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As I write, Black Friday is upon us, followed by cyber Monday, which is not that unusual since every day ads coming streaming into my email that say “Don’t Miss This,” and “This day only.” So, with Christmas coming, I have been contemplating gifts, and I realize that not one of my favorite gifts came from a store.

That is not to say that I haven’t received astounding, thoughtful gifts over the years, but in memory, what jumps out to me are not the things that are tied with a bow. Instead, it is a category of gifts that I like to call the “I see you” variety. Some of them have come at Christmas and some at random other times, but this is what they have in common.

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I felt recognized, and known, and seen by that other person who felt to remember me. In this world where loneliness can reign, when isolation makes us cry even in the midst of a crowd, and where we wonder if we are ever known, suddenly there is this dash of light and someone says to us in word or deed, “I see who you are. I see your heart. I look at you fully, not just how you are presenting yourself right now. I sense your light. I sense your spirit. You matter to me in all your raving, quirky individuality.

This is good for me, because when I was younger as the mother of eleven children, I dreaded Christmas coming. I had to take a deep breath, starting early in September, because it felt like so much pressure to create a bit of magic for that many people. I shopped and wrapped and listened closely when they expressed a wish and it was really exhausting. By Christmas day, I was numb with fatigue and even though I also loved every minute of the spree, what I loved the most hadn’t come from a store, nor could it. I just loved being with these people I knew so well, from their earliest lisps, gathered in a circle around our tree. These faces were heaven to me.

I have wondered if most gifts which are material are nice, but so forgettable, do I need to rethink my gift giving? Here are —-gifts that stand out in memory for me.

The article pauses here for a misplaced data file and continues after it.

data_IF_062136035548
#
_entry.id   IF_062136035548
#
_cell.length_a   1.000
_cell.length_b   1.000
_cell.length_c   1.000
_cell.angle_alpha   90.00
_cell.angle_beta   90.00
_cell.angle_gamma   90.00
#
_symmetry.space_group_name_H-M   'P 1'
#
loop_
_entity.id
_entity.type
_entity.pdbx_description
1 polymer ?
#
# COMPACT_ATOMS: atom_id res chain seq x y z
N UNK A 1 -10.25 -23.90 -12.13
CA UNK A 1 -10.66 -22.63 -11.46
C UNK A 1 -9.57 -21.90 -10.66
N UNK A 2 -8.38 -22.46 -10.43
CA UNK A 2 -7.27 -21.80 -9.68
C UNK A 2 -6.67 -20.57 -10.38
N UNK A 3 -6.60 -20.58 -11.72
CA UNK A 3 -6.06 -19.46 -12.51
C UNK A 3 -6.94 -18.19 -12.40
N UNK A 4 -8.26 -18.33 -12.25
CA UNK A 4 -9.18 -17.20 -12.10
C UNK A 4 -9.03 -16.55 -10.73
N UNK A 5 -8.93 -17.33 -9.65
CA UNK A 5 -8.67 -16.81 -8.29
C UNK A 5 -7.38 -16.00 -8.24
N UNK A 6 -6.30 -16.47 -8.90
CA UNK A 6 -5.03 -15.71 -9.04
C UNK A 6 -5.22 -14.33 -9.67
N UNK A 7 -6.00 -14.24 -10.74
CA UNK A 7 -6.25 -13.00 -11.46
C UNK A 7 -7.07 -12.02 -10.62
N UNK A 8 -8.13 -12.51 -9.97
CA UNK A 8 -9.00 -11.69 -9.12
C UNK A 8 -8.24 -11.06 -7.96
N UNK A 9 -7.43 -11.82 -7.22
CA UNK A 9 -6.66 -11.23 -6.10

Santa did the Christmas Eve Duty 

With such a large family, we used to stay up on Christmas Eve very late, because, of course, you can’t start the Santa routine until everyone has retired and “put on their cap for a long winter’s nap.” That means we started well after 10 and continued past midnight. Then it would be 1:00 a.m. and then 2:00. Around us on those starry nights, other parents in our neighborhood would also be up. We felt an unspoken camaraderie with them because we could see their window lights, too, were glowing against the darkness.

Yet one by one, their lights would flip off, until my husband, Scot and I, would be the last, burning the midnight oil until our eyes were dim. It was just so many stockings to fill and so many toys that required assembly.

We learned to be very suspicious of the term “Some assembly required.” My mind would be boggled at the 50 steps to assemble some items, blurred with sleep deprivation at about step number 10. Why didn’t we do this earlier, you might ask? Because we had 11 children, of course, and there was no earlier. Earlier already had its very big allotted tasks.

One year, I was trembling with exhaustion and the children were still awake. I said to Scot, “I am just going to take a little nap before we get started. Please wake me in twenty minutes.”

The next thing I knew, I awoke and it was Christmas morning. OH NO! What have I done? I rolled over, nearly hysterical about my faux pas, imagining 11 disappointed faces. “I have ruined Christmas for everybody, for ever.”

Scot, said, “No worries. I got it all done. You were so tired, I just couldn’t find it in my heart to wake you up.” He later told me, that was a long night, taking on the duty alone. 1:00 am became 2:00 am and on, but he found real joy in giving me rest.

I don’t remember one other gift from that Christmas, but I will never forget the kindness of a husband who took on a big job alone because his wife was so agonizingly tired.

You Can Ask Santa for Anything

One year our family was invited to a large company party where a Santa had been hired to put each child on his knee. Unbeknownst to our children, I was pregnant, which, for me, was often accompanied by morning sickness.

Our oldest daughter, Melissa, was more concerned about what for her was my nonspecific fatigue and nausea than I knew. When it came to be her turn to talk to Santa, she did not ask for toys or a new doll. Instead she said, “I only want one thing for Christmas. I just want my mom to feel better.”

I hadn’t heard this selfless request, but Santa made sure he came and told me. Of course, Melissa’s wish was granted. Not only did I feel better, but a new baby came to our house that year.

Then, the next year at Christmas, we went to that same company party, and that same Santa was there. With such an unusual, loving request from Melissa, he remembered her and her wish. When he put her on his knee, he said, “Does your mother feel better. Did you get your Christmas wish last year?”

Before this, Melissa, had been on the verge of disbelieving, but with a Santa who remembered her so specifically, she held on to the Santa magic for a while longer.